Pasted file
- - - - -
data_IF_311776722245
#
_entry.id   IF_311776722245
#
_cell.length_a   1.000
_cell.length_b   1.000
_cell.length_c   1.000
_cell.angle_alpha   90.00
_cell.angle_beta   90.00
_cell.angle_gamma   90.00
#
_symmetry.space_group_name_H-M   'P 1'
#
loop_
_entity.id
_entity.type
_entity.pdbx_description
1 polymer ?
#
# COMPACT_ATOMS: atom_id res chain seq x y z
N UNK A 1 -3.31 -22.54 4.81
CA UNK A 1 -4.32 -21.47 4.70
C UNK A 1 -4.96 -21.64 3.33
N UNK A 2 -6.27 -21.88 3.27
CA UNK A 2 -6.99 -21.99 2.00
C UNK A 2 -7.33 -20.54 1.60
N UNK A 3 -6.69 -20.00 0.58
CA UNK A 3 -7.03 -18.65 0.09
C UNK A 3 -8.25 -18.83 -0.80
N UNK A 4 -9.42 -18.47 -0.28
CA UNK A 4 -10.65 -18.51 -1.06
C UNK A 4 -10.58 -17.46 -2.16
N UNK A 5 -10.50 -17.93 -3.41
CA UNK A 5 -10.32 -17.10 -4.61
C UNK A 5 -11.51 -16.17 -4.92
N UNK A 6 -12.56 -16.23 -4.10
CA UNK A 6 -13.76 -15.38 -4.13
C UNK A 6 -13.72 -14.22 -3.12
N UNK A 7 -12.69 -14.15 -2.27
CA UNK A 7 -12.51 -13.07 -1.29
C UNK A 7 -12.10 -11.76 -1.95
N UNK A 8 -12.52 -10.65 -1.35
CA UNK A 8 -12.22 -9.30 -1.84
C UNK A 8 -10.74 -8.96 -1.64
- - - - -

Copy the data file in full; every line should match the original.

data_IF_311776722245
#
_entry.id   IF_311776722245
#
_cell.length_a   1.000
_cell.length_b   1.000
_cell.length_c   1.000
_cell.angle_alpha   90.00
_cell.angle_beta   90.00
_cell.angle_gamma   90.00
#
_symmetry.space_group_name_H-M   'P 1'
#
loop_
_entity.id
_entity.type
_entity.pdbx_description
1 polymer ?
#
# COMPACT_ATOMS: atom_id res chain seq x y z
N UNK A 1 -3.31 -22.54 4.81
CA UNK A 1 -4.32 -21.47 4.70
C UNK A 1 -4.96 -21.64 3.33
N UNK A 2 -6.27 -21.88 3.27
CA UNK A 2 -6.99 -21.99 2.00
C UNK A 2 -7.33 -20.54 1.60
N UNK A 3 -6.69 -20.00 0.58
CA UNK A 3 -7.03 -18.65 0.09
C UNK A 3 -8.25 -18.83 -0.80
N UNK A 4 -9.42 -18.47 -0.28
CA UNK A 4 -10.65 -18.51 -1.06
C UNK A 4 -10.58 -17.46 -2.16
N UNK A 5 -10.50 -17.93 -3.41
CA UNK A 5 -10.32 -17.10 -4.61
C UNK A 5 -11.51 -16.17 -4.92
N UNK A 6 -12.56 -16.23 -4.10
CA UNK A 6 -13.76 -15.38 -4.13
C UNK A 6 -13.72 -14.22 -3.12
N UNK A 7 -12.69 -14.15 -2.27
CA UNK A 7 -12.51 -13.07 -1.29
C UNK A 7 -12.10 -11.76 -1.95
N UNK A 8 -12.52 -10.65 -1.35
CA UNK A 8 -12.22 -9.30 -1.84
C UNK A 8 -10.74 -8.96 -1.64